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Does Your Credit Card Limit Measure Up

Are you aware of your credit card limit, the total dollar amount that your credit card issuer will generally allow you to spend without involving penalties, fees, or declined transactions? If you do not spend anywhere close to your limit, you may not care about it – but you should. Your credit card limit plays a role in your credit score, and vice versa.

According to data from Experian, one of the three major credit bureaus along with Equifax and TransUnion, the average credit card limit in the US as of December 2016 was $8,071. However, average credit limits vary greatly with cardholders credit scores.

Borrowers with Deep SubPrime credit, defined as a credit score of 300-499 on the VantageScore system, have an average credit limit of $1,834. On the other end of the scale, borrowers with SuperPrime credit (credit scores above 781) merit an average credit limit of $11,357. SubPrime credit (credit score 500-600) cardholders have an average limit of $2,645. NonPrime credit (601-660) produces an average $4,674 limit, and Prime credit (661-780) yields an average limit of $7,593.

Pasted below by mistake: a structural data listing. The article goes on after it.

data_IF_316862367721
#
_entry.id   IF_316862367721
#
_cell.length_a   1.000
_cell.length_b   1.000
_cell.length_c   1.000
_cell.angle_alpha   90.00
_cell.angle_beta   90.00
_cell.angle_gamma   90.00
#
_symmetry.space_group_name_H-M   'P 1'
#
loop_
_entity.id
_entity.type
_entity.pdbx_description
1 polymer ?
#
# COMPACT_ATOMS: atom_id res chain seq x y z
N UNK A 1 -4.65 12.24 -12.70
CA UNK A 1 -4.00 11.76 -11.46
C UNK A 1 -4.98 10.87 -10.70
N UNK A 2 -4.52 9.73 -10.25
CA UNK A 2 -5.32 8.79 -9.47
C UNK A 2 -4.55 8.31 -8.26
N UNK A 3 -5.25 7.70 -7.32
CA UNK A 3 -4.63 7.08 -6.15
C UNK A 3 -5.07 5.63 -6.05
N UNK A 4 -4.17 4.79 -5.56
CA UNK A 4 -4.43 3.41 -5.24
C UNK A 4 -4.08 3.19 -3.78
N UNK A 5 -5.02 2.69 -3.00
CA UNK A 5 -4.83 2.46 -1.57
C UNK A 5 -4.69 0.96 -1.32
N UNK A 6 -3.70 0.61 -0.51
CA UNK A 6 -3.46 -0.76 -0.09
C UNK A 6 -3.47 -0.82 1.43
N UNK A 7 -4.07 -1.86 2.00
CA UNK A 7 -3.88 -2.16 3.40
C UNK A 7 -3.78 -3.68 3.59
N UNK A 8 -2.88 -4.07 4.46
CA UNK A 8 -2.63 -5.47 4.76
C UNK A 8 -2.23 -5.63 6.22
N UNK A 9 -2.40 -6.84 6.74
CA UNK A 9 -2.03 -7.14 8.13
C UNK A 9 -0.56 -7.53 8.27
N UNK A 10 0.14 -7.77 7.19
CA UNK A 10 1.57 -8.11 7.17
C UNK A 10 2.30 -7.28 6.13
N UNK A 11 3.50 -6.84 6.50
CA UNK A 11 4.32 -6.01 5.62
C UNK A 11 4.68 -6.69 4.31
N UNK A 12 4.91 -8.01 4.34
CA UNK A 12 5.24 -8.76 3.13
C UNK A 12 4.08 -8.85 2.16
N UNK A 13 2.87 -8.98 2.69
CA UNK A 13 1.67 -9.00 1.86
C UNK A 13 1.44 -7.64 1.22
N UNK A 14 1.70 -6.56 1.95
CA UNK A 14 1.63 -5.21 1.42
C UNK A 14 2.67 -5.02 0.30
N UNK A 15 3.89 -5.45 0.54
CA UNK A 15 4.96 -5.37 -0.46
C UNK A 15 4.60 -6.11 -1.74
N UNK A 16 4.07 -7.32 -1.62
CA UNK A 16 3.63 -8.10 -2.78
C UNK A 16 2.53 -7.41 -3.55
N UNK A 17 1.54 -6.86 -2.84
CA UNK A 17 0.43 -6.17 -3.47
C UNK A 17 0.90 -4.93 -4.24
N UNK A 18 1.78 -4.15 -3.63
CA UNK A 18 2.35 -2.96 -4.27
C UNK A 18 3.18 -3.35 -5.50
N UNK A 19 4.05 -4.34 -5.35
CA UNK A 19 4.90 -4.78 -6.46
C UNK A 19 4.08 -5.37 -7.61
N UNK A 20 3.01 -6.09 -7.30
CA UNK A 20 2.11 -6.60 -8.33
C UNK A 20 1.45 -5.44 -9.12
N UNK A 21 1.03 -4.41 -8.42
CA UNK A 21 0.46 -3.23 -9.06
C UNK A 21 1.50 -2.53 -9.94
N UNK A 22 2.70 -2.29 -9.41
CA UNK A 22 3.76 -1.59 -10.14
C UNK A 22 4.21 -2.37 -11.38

Its reasonable that those with lower credit scores have average lower credit limits, based on the risk of non-payment. Credit scores are derived from your credit report, which contains information on your record of borrowing and repaying money. If you have a demonstrated history of missed or late payments, you pose a greater risk to a lender – therefore your credit score will be lower and your credit limit will follow suit. You can check your credit score and read your credit report for free within minutes using Credit Manager by MoneyTips.

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